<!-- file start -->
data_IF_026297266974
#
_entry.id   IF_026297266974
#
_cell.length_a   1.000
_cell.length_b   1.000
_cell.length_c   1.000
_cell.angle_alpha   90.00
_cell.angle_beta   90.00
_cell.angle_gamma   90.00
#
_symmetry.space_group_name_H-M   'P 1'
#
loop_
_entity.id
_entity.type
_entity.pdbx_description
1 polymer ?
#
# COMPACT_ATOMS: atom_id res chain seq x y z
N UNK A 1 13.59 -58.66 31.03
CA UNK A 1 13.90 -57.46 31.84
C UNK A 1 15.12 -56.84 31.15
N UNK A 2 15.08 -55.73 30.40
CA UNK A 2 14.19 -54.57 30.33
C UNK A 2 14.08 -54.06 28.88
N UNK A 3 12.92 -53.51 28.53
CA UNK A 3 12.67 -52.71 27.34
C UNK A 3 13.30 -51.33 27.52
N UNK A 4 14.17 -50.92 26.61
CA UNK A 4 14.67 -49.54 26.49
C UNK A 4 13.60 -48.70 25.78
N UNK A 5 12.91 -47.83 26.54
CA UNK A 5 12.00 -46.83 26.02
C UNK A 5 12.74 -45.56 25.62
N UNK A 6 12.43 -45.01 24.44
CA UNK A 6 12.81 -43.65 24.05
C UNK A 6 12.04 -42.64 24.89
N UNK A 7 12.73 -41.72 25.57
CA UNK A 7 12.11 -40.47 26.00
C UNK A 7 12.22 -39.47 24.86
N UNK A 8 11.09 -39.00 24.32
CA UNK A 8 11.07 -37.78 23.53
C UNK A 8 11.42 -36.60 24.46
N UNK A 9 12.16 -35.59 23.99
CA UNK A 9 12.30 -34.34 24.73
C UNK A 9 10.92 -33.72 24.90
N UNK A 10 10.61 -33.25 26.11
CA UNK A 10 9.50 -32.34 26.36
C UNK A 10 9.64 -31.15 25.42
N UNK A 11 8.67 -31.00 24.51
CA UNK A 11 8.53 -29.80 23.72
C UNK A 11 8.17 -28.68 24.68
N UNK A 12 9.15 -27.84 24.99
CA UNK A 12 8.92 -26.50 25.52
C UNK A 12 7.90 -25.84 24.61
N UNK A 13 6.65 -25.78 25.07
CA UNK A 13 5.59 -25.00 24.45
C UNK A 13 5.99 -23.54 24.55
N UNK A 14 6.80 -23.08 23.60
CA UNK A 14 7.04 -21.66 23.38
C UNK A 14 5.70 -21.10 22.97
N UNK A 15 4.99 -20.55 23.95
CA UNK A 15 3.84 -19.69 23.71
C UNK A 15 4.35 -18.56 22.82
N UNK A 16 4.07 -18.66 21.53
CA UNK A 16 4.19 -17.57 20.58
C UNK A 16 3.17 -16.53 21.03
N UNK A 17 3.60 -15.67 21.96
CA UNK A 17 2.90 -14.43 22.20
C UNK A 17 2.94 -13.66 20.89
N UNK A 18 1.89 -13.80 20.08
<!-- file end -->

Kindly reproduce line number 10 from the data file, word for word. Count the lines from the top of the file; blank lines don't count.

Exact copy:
_cell.angle_gamma   90.00